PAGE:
Shots fired during Belfast rioting

2012-07-13 11:00

Belfast - Gunshots were fired at police early on Friday morning during rioting by Catholic youths in Belfast after a small Protestant parade celebrating a 17th century military victory passed their estate the previous day, but no officers were hit.

The overnight violence was the culmination of a series of parades that pro-British Protestants stage annually in the British-ruled province, a tradition seen as provocative by Irish nationalists who want to be part of a united Ireland.

Dozens of youths threw bricks, snooker balls and petrol bombs at hundreds of riot police at the point where Catholic and Protestant areas of the city meet. Police responded with water cannon and plastic bullets.

At least 10 gunshots were fired at police lines early on Friday morning, but no police officers were injured, a police spokesperson said.

However, she said nine officers had been injured during the overall rioting which saw a burning car pushed toward a line of riot police. Six men were charged with public order offences, she added.

Petrol bombs

Since a peace agreement was signed in 1998, violence between the province's Catholics and Protestants - which has raged on and off for three decades - has largely ended. However, much of Belfast remains divided along religious lines.

The latest flare-up began shortly after a parade of 15 members of the Protestant Orange Order walked in silence past a row of shops in the nationalist Ardoyne area, flanked by riot police.

The parade was smaller than usual because the authorities insisted marchers pass the shops before 16:00, too early for most of those attending a mass rally at the edge of the city.

Most of the 500 or so Orange Order parades across the province, involving hundreds of thousands of marchers, bandsmen and watching crowds, passed off peacefully.

However, Catholic youths also rioted and threw petrol bombs at police in Londonderry after local Orange Order parades there. A double-decker bus was hijacked and set on fire in Craigavon, police said.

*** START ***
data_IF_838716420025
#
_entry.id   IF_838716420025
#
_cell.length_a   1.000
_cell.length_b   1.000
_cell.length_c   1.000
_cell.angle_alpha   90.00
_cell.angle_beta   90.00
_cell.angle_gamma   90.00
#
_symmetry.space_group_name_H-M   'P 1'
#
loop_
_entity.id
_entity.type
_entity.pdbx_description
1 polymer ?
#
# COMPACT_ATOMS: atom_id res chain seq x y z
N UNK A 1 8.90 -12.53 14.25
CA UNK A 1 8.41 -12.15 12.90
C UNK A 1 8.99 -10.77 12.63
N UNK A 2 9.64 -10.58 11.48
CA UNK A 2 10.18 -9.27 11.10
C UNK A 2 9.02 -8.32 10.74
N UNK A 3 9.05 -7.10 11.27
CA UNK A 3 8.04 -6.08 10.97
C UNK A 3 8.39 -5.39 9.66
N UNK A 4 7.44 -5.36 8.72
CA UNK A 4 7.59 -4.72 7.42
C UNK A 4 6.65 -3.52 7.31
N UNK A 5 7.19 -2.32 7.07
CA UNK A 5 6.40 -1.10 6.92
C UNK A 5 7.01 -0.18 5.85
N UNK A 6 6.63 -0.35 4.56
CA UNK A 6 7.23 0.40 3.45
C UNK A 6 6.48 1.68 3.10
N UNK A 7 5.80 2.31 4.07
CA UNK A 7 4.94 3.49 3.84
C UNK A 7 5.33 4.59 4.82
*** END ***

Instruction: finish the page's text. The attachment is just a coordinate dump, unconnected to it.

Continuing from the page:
Fighting between mostly Protestant loyalists who want Northern Ireland to remain part of the UK and Irish nationalists, mainly Catholics, who want it to be part of a united Ireland, tore the province apart during a three-decade period known as the "Troubles".

A 1998 peace agreement paved the way for a power-sharing government of loyalists and nationalists. Violence has subsided, but police say the threat from dissident groups opposed to the peace deal is higher than at any time since it was signed.

The marchers were marking King William of Orange's victory over the Roman Catholic King James at the Battle of the Boyne in 1690, which helped to secure Protestant supremacy in Ireland.

  • E=MC2 - 2012-07-13 11:32

    "Gunshots were fired"? not "Shots were fired" or "Gunshots were heard"? Can a gunshot be fired?

  • JamesBothaThisBookWillChangeYourLife - 2012-07-13 11:36

    This is the reason why I hate religion, utterly disgrace, I have no words for these Christians, you are a shame to the world, and you follow a religion. You are a shame and insulting to Jesus, who presents love... How can you say you follow Jesus and you have no love for your neighbour? This is fake Christians. Repent in the Name of JESUS. Stop following a religion in the NAME OF JESUS. Follow Jesus instead, He is the true light to the world, not churches or religions.

  • allcoveredinNinjas - 2012-07-13 12:58

    I'm sure it has nothing to do with religion and is politically driven..... please .

  • warwick.railton.7 - 2012-07-13 13:49

    James, you do not know your basic Irish History. In Northern Ireland, Protestants are considered of English Heritage and the Minority Catholics as 'true' Irish. The fight was to get the Brits/ English colonizers outta Ireland and the war line was drawn over Religion as who was who – they all look the same, so there had to be a way of knowing your enemy. It’s an old hate and won’t go away soon. This is not / or was a religious war, but a political one.

      allcoveredinNinjas - 2012-07-13 15:43

      I didn't know you could walk down the road and spot the difference between a catholic and a protestant .

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